weak hear the rain drops. they're expecting to get a lot more. we'll get back to drew. i want to go to brian todd now at george bush international airport in houston, texas. he's been covering this from the beginning. i understand you have news about an emergency situation at a chemical plant in crosby, texas. tell us about that. >> reporter: that's right, don. this facility is it crosby is east of houston. several miles east of houston, still in harris county on liberty county line. harris county is the county where houston is located. this is well east of houston, crosby is where this plant is operated by a company called arkema incorporated. it has had to evacuate employees from the peroxide plant there. it's got about 40 inches of water from flooding inside the plant. and it's the backup generators have all failed. they've got no power in the plant. the cooling systems for whatever operates the machinery that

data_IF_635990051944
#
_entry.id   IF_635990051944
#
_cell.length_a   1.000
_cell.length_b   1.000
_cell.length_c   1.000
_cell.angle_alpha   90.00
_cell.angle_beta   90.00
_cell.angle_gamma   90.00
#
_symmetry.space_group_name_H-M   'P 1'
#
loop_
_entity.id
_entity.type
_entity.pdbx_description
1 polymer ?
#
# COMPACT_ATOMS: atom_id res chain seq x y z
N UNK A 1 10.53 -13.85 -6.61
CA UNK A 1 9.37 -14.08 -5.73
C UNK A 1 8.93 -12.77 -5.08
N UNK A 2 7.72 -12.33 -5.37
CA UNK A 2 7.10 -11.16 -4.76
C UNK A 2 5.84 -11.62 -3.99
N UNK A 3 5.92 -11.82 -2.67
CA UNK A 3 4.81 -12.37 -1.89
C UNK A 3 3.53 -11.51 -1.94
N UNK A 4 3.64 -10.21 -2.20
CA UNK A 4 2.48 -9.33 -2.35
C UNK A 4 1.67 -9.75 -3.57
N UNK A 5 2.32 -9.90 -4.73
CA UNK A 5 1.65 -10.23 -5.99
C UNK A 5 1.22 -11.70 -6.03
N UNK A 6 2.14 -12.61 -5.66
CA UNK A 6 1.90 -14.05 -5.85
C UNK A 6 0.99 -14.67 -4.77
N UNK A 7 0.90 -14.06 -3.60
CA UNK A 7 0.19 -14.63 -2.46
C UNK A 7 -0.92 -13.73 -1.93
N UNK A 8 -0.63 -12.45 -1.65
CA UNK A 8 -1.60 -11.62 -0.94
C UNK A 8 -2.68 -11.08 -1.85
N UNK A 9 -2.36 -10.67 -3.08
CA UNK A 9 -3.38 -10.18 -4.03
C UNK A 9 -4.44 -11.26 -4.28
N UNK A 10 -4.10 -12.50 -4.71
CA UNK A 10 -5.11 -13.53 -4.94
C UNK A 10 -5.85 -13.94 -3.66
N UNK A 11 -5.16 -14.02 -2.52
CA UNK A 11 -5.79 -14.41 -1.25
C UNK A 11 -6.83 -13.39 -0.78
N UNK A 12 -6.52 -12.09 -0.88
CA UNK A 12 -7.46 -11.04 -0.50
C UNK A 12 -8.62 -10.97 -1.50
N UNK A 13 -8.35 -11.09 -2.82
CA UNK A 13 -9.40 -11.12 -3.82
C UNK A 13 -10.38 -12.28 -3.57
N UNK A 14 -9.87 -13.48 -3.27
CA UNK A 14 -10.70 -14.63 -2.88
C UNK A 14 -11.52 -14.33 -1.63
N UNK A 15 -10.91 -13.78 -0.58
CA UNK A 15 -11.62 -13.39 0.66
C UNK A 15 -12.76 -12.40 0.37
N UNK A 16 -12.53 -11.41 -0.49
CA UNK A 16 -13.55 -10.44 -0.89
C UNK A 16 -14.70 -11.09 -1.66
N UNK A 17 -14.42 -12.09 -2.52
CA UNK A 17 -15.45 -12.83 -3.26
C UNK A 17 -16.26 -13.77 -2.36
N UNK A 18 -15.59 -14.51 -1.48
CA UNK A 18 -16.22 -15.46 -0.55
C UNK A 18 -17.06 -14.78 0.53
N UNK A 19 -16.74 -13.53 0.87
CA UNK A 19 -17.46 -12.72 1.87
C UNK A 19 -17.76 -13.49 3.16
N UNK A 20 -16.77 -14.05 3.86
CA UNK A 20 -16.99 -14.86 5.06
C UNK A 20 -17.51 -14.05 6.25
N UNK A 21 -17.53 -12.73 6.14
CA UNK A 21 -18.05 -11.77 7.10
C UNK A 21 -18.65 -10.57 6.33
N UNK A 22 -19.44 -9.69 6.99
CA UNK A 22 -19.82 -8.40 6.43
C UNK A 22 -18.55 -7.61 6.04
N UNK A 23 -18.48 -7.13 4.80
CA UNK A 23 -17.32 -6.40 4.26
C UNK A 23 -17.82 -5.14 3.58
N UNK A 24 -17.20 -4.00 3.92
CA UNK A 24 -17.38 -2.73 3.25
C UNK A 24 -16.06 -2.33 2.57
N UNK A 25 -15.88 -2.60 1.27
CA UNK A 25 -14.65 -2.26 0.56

produces peroxide are down. they have to be able to cool these things and if they don't do that, there could be a short circuit that could lead to fire or explosion. they're very concerned about that tonight. they had an 11-person so-called ride out team inside that plant that's been there since friday in anticipation of hurricane harvey. those people are being evacuated tonight. we're told by the harris county officials out in that the section that people live within 1.5 miles of that plant have to evacuate, as well. they are concerned about a fire and possible explosion because there's no power. backup generators have failed, and they've got about 40 inches water in that peroxide plant. >> it's been three days later. and the devastation still unimaginable there. the rescues are still happening. and as i understand, you rode along with the customs and border protection helicopter today. what did you see? >> reporter: incredible scenes, don, from the air you can really see the scope of the devastation. we went over an area called